I can’t run a statistical analysis here – my own readership tends slightly towards the female, and the stories I hear are much more about the trouble of getting husbands to change than wives, but I know it works the other way too. It is certainly women who do the majority of the shopping and consumer culture – one study found that women either made or influenced 90% of all purchases – and not just the things stereotypes would assume, like food or clothing, but also cars, tools and homes and home repairs. The culture of shopping is, in a large measure, a female culture. In that sense, there’s certainly some truth in this.
But so is the culture of making a stable home, of feeding people, of tending to basic needs. For women, much of that has been integrated deeply into a consumer culture – you feed and clothe the people you love by shopping, perhaps by careful bargain shopping. You make a home by buying products and researching good schools. You tend needs by having the right things on hand. But I think the reason this is so deeply tied to consumer culture is that the other, more traditional ways of doing these things have been taken from us – and disdained. Retail therapy exists, of course, but I think it is worth asking to what extent it is a response to a gaping absence in our way of life, rather than an ingrained gender distinction.
The same might be worth asking about women’s preoccupation with male status and affluence – it is probably true that we see in affluence a measure of a man’s ability to supply stability and to provide for our family. But do we see that in status symbols like cars and fancy houses because we are anthropologically cued to respond to any kind of flashy affluence, or because the traditional symbols of the ability to provide – a piece of land, a healthy body, gentleness with children, a goodly number of goats , facility with a spear, good mammoth barbecuing skills – are mostly gone, and we are using false cognates to substitute for something we could instinctively find superior? That is, money is only status in a society that has discarded self-provisioning – will more women like men with dirt under their nails if self-provisioning makes a comeback?
What I do think is that male status markers change much more rapidly and fundamentally than female ones do – to use one example, think about the degree to which modern society largely eschews male violence. Male physical prowess hasn’t been entirely overcome – but male aggressiveness has in some measures. Instead of physical aggressiveness, status markers for men now emphasize economic aggressiveness, and domestic violence, while still a painful reality, is no longer as normative as it once was – in fact, most of the women I know believe that men who are gentle to women and children are more attractive than those who aren’t – something not up for discussion when violence between spouses and by parents was concealed as normative. The rise of geek culture contains in it a truly radical overthrowing of masculine models – now some people may argue that this is emasculating, and certainly there are still plenty of women attracted to the physically aggressive alpha type. But I still would argue that there is a fundamental shift under way – we are selecting for gentler men as a society. This is non-trivial, if only partly underway.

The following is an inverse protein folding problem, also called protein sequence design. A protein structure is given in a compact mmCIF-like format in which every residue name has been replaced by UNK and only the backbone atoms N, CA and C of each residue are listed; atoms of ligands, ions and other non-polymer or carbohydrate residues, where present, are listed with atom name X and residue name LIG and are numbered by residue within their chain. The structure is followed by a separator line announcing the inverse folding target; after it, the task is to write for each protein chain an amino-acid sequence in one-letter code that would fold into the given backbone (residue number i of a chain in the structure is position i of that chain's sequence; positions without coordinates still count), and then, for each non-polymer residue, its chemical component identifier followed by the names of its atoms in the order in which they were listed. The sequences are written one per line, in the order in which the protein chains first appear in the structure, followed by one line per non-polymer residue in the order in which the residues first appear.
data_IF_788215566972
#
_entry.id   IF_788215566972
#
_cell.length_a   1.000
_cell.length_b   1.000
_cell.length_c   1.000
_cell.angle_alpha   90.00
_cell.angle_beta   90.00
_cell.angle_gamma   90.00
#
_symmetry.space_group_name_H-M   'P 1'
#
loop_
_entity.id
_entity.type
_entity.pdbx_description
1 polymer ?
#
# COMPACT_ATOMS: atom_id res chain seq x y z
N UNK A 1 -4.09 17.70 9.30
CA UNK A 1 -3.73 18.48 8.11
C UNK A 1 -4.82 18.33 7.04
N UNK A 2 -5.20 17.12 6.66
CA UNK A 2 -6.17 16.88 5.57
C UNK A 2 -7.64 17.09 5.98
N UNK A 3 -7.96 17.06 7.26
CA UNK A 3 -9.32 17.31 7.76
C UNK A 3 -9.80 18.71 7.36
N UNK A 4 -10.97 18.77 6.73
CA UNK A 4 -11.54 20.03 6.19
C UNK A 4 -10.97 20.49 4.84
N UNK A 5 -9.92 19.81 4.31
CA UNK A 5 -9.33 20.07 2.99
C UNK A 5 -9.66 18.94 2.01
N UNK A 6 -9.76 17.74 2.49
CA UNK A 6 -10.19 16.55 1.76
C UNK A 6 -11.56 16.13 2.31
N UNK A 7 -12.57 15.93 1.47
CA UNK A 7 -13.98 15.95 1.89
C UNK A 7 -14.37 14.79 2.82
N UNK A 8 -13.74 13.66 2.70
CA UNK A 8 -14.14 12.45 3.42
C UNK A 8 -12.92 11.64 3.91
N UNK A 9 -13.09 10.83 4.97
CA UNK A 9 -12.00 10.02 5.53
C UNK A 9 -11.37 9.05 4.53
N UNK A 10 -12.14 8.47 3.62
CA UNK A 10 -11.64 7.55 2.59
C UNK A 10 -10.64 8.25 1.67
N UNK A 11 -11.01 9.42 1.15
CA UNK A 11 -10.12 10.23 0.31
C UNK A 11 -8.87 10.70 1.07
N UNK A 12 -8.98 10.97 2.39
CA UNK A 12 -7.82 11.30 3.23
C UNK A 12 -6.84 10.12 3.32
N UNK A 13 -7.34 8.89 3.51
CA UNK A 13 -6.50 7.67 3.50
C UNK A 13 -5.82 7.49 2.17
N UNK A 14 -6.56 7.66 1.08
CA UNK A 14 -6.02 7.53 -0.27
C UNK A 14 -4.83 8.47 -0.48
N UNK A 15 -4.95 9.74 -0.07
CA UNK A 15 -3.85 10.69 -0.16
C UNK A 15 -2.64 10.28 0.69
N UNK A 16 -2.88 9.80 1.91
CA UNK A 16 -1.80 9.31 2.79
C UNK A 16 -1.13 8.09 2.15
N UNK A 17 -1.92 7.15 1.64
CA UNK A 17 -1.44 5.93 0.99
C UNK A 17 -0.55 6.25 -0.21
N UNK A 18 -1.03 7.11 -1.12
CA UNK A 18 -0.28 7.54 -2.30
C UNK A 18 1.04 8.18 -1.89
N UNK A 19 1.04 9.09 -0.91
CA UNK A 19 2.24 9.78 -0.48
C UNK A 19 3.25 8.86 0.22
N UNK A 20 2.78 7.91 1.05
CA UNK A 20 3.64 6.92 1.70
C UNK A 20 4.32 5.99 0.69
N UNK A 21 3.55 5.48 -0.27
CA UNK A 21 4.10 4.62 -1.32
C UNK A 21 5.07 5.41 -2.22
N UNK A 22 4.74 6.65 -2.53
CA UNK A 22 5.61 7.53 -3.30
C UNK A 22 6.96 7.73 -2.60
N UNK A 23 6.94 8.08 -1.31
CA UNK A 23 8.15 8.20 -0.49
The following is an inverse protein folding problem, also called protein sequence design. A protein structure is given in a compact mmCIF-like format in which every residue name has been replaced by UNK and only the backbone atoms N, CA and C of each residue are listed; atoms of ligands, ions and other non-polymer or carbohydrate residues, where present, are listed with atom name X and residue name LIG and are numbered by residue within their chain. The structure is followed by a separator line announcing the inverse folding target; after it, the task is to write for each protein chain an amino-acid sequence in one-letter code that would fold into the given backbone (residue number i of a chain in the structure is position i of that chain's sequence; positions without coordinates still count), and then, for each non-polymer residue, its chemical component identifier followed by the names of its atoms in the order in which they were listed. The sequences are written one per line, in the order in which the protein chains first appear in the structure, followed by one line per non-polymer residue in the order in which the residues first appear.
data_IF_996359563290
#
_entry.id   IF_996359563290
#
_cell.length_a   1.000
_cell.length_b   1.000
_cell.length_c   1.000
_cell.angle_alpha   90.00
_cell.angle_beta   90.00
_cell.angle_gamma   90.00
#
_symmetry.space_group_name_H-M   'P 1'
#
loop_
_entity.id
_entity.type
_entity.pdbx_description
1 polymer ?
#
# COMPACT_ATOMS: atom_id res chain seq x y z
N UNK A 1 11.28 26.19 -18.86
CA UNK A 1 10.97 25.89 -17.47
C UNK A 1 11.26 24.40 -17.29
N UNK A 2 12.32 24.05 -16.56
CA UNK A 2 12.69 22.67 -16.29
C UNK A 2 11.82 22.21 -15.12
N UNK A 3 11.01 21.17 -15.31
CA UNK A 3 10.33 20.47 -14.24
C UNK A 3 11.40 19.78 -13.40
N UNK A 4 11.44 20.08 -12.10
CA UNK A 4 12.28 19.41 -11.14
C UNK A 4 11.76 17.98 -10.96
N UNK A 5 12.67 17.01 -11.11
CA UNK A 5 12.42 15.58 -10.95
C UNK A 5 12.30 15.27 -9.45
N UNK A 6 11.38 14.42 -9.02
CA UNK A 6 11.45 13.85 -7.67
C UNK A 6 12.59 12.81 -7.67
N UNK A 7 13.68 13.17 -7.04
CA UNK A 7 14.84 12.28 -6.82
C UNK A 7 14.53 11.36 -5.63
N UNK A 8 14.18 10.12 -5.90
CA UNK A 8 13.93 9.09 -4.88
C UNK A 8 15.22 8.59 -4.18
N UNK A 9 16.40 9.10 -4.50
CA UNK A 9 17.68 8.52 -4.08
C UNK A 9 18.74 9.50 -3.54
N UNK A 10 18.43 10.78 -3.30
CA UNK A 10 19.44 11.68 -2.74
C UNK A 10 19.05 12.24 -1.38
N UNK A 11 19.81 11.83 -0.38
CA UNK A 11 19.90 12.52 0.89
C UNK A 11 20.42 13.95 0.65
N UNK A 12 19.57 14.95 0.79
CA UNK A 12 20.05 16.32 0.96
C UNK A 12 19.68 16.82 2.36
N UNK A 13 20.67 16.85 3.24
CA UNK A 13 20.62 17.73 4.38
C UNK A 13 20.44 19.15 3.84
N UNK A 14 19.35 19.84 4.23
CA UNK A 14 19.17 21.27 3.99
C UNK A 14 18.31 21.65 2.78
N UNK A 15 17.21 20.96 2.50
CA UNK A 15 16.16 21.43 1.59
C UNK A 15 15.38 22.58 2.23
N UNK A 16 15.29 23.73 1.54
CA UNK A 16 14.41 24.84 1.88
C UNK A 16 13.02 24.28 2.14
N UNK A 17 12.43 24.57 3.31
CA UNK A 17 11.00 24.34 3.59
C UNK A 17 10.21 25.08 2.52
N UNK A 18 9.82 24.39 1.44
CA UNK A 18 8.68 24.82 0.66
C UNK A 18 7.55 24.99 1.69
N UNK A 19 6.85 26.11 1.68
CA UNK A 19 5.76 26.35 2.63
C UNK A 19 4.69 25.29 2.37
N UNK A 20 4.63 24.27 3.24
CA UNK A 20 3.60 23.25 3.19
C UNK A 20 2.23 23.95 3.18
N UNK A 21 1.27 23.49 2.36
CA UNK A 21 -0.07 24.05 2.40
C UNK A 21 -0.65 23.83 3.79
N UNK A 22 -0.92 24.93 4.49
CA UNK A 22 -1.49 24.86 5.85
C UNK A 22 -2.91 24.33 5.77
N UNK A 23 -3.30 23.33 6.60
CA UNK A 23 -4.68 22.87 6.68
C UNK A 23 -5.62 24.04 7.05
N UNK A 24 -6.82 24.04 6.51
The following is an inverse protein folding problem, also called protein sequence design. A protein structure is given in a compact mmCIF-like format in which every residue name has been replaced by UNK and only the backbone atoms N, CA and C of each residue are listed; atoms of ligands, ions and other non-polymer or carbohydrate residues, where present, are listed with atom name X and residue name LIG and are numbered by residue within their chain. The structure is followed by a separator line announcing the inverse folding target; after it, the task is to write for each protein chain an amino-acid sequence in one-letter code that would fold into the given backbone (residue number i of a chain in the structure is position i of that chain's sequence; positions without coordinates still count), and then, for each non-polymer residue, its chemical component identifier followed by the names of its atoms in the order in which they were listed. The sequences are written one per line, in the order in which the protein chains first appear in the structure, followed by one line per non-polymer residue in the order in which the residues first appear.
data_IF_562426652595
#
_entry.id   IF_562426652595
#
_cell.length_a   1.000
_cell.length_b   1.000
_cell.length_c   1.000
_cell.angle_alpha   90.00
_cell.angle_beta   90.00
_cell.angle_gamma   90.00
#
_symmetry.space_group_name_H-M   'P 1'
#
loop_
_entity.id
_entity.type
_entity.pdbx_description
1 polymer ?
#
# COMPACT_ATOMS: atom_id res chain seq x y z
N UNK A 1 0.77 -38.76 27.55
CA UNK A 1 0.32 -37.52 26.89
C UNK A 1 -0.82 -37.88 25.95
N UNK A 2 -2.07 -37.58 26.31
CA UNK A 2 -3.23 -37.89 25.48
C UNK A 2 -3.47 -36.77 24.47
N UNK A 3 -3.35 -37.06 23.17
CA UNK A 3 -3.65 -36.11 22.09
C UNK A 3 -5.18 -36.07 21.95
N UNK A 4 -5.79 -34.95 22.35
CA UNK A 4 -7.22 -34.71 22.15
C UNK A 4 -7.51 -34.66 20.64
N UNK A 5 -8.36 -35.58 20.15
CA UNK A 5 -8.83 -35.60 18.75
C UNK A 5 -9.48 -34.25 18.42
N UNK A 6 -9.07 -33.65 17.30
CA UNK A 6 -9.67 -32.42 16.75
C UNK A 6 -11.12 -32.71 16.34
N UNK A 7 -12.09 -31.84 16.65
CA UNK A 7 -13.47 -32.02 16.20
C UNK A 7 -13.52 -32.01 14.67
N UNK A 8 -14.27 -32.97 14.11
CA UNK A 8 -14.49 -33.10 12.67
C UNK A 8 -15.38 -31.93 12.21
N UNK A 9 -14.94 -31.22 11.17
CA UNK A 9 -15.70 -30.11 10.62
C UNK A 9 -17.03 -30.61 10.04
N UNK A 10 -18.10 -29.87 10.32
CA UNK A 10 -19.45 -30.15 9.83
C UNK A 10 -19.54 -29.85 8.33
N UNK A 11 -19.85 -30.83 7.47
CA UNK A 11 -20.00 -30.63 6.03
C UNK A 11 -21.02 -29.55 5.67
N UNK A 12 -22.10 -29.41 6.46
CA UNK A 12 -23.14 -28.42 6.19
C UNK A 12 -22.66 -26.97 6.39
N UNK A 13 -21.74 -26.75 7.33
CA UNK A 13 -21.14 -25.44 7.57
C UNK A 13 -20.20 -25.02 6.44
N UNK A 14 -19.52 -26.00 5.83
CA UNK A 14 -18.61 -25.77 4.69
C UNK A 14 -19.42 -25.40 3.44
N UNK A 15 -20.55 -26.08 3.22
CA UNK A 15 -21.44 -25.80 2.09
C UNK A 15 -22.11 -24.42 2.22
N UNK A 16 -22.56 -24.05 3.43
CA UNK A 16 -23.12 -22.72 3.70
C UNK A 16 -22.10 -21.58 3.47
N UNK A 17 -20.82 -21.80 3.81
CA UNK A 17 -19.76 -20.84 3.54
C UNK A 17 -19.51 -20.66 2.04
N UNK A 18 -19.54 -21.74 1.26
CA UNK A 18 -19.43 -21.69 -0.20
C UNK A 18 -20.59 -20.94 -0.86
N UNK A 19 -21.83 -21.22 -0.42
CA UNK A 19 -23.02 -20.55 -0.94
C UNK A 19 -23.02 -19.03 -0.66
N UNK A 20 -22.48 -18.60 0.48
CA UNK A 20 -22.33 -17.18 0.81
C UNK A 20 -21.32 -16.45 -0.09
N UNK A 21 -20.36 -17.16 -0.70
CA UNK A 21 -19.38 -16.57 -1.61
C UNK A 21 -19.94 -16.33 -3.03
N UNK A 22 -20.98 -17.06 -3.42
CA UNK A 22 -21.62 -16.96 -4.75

Female status markers are much more fixed – standards of beauty have changed over time, but the fact of female beauty has tended to eclipse other factors – much as I’d love to see intellectual brillance and the ability to make good cheese as major drawing factors for dating women, I’m not expecting it anytime soon. If there are to be changes, I think that it is more possible to change markers of male status – that is not to say that this is easy, merely that it is more viable.
The really good thing is that we all exceed our genetic programming sometimes – witness the fact that I have an adorable, wonderful husband who thinks I’m beautiful, even though I’m not, and also really likes that I’m smart and mouthy. I know a number of poor, short, bald men married to women who like them just that way, and find affluent guys with nice cars to be assholes. A big part of the problem is finding the match – if you married on grounds other than your mutual taste for digging carrots, the discovery that digging carrots is part of the deal is going to be problematic. Nor do we want this to be another unattainable standard – as in “Now I’ve got to be sexy, blond *and* milk a cow?” Or “Now I’ve got to have ripped abs, provide her with a lovely home and get up at 5 am to pick rutabagas?”
Such a process will take a long time. And since most of us didn’t pick our spouses on the grounds of their agrarian gifts (I have got a dun cow, and you can make good cheese), I suspect there will, for a long time, be men and women, each of them lamenting that men in general, or women in general, or the ones they meet or marry don’t seem to value the same things they do.